Browse Abstracts (281 total)

| by McGrath, Barbara

M & M candy characters guide you through the wonderful world of math as you learn the concepts of graphing, addition and subtraction, multiplication and division, and ordinal numbers. The best part is that you get to eat the materials you're working with. Remember not to eat too many!

| by Priceman, Marjorie

Emeline's second grade class takes a field trip to the circus. After the teacher, Mrs. Splinter, gives the class instructions on the proper behavior, the circus begins. Mrs. Splinter tells the class important information about everything they see at the circus icluding the elephants, tigers, acrobats, and even the clowns. In the meantime, Emeline gets out of her seat to buy some peanuts and an elephant picks her up to become part of the circus.

| by Conford, Ellen

Randolph was a possum who could not hang upside down like everyone else. He cheats by using sticky sap on his tail, but the sap dries up in the winter. His pesky sister lends a hand and he finally can hang like the rest of the possums.

| by Simon, Norma

Everyone is good at some things, but no one is good at everything. No one can do everything perfectly. People can be wonderful just the same.

| by Thompson, Colin

A young child learns about life by looking at it the way his grandfather did. He learns about himself at the same time.

| by Mack, Bruce

Jesse always likes to wrap himself up and try on his mother's old dresses. He has a dream skirt which his mother helped him make. When he wears it to school, all the children have something to say.

| by Rosenberg, Liz

Patrick Edward's mother is known as a monster all over town. One day, Patrick's mother sends him out to get strawberries. On his way home, three bullies steal the strawberries. Monster Mama is so upset that she teaches the boys a lesson, and they think of her as Cool.

| by Barber, Antonia

Gemma is a very caring young child. She saves one of the hen's babies from dying. This child, with the help of her mother, understands that she can't keep it but must put it back into the hen's nest.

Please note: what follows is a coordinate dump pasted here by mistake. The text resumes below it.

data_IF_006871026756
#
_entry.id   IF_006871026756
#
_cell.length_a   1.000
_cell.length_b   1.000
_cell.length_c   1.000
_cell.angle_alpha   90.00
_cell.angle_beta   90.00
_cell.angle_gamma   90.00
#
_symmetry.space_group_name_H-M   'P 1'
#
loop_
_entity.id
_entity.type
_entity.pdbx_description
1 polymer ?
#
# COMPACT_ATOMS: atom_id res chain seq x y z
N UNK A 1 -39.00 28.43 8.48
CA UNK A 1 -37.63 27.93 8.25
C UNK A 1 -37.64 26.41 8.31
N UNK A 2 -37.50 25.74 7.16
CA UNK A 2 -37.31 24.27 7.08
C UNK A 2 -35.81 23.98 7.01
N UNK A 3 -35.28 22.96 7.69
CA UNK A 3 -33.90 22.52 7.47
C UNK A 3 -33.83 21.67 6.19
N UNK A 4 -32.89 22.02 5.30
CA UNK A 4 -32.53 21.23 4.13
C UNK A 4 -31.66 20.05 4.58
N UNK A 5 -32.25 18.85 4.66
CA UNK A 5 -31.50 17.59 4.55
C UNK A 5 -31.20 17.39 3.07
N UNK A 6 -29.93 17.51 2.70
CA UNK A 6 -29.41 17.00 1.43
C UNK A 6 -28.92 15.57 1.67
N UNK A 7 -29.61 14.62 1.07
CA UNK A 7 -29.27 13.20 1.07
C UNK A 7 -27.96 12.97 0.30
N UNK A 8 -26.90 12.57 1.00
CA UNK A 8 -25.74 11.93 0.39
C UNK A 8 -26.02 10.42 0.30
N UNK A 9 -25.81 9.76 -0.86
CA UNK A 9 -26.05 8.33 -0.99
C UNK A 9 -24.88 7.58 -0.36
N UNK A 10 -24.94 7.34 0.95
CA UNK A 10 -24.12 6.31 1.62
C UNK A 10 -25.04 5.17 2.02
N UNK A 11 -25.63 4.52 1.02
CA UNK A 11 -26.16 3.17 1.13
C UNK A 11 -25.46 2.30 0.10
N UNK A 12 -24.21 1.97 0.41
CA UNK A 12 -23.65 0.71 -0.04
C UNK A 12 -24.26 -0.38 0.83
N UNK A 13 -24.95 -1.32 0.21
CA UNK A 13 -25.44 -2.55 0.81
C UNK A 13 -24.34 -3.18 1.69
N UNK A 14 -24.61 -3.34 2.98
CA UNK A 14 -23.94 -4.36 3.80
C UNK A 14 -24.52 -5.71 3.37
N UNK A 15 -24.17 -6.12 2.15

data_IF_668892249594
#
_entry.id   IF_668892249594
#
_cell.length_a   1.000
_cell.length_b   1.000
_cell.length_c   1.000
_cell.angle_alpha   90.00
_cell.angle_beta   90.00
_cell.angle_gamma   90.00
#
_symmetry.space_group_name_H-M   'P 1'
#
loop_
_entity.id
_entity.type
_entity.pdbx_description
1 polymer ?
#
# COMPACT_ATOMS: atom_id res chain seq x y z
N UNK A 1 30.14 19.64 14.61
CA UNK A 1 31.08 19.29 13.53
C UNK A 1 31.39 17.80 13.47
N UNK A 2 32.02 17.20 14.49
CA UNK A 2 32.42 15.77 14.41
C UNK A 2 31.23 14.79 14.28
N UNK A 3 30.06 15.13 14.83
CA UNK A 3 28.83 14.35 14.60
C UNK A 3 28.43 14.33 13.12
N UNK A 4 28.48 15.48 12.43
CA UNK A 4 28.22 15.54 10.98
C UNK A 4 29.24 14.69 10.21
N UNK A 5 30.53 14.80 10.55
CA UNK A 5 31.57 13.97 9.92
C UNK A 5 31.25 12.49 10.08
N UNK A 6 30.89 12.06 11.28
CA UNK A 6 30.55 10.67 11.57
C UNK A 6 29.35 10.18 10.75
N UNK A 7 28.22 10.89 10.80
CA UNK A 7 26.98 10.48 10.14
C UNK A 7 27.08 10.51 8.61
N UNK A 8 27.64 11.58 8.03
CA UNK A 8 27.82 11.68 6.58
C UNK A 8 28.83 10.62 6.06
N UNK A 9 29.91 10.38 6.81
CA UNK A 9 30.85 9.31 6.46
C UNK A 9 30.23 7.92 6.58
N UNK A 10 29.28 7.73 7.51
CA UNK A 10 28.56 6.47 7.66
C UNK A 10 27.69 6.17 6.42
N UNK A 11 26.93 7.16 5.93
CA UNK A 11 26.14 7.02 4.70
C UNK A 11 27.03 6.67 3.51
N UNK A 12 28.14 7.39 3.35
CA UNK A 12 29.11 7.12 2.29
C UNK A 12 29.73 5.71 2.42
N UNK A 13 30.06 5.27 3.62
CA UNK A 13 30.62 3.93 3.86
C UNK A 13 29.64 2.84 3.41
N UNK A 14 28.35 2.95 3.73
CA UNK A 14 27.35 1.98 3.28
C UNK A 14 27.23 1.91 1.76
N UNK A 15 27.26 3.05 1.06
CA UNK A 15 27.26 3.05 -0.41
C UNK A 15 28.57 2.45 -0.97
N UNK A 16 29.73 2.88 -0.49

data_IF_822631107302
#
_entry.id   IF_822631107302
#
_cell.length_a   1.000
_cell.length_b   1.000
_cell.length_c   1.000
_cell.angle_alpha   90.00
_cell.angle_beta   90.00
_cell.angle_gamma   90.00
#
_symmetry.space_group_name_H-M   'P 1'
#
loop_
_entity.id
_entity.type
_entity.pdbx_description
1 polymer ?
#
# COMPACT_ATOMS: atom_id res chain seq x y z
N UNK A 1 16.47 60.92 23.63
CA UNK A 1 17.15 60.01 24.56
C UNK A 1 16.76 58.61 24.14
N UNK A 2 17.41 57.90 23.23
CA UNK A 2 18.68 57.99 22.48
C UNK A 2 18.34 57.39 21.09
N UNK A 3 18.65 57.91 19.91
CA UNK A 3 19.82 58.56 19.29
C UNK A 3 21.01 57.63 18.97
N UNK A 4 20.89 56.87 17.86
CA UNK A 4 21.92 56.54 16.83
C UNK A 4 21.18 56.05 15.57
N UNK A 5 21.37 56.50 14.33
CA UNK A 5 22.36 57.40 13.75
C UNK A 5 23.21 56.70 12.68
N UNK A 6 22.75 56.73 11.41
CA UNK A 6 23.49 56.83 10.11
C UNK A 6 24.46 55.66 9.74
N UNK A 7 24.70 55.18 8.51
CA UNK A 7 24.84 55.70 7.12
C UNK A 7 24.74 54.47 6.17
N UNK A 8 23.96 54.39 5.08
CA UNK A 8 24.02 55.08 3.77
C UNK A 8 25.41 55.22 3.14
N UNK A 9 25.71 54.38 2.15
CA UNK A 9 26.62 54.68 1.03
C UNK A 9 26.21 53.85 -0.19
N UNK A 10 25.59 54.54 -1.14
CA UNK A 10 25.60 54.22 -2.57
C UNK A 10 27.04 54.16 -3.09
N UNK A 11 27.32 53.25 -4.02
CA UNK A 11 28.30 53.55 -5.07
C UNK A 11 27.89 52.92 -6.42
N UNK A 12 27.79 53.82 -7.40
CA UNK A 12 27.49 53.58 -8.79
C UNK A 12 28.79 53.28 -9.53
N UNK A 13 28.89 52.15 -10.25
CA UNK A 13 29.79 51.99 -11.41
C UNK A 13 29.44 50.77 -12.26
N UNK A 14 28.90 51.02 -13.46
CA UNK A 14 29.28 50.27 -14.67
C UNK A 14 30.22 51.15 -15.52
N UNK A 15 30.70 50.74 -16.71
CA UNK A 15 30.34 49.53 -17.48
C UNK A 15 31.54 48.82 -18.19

| by Martin, CLG

After making veterinary rounds with her grandfather, Junie Mae realizes that money and curly hair are not the most important thing in life when she sees how her grandfather is paid in food.

| by Garcia, Maria

Connie and Diego are born multi-colored and get laughed at by their siblings. They travel to try to find a place where they fit in. They find that they are human beings and the place they belong is with their parents and family with the other humans.

| by Peacock, Carol Antoinette

Elizabeth is a young Chinese girl who has been adopted by an American family. Elizabeth begins to question her adoption and wonders why her mommy in China did not keep her. Elizabeth's mother explains the adoption to her and loves that she has a mother who is far away and one who is close.

| by Petrides, Heidrun

A teacher brings an African priest into her classroom to talk about the discovery of America.

| by Pomerantz, Charlotte

After a bird learns how to fly, he goes from nest to nest trying to encourage other birds to fly.

| by Lyon, George Ella

A boy and his mother walk down a road. The boy is curious about the history of the road.

| by Wood, Audrey

Beatrix, the buttermaid, teaches two rude giants how to be clean and beautiful and to have good manners in order to rescue her friend, Gerda the cow, from being eaten.

| by Dahl, Michael

Learn to count by fives through artistic handprints made by children. Students use handprints to create leaves, butterflies, and turkeys, as well as other objects. Count along with the fingers from five to fifty. Dominoes at the bottom of each page show another way to count.

| by Miller, Margaret

Six children share pictures of themselves when they were babies. They describe the things that they used to do for fun and compare it to all of the things they can do now - all by themselves.

| by Jacobs, Leland

A different letter is shown for each girl. Girls are shown doing many special activities.

| by Carter, Alden R.

Dustin is very excited for the guests that are visiting his school one day. Along with the rest of his students, Dustin goes through his daily school routine awaiting the arrival of Dave and Skippy. When the time finally comes, the reader learns who Dave and Skippy actually are.

| by Carroll, David

The ASCPA Complete Guide to Pet Care is a great book that tells you everything you need to know about taking care of your pet to ensure a healthy life! It's a favorite among pet lovers everywhere. No picture; for intermediate to advanced readers.
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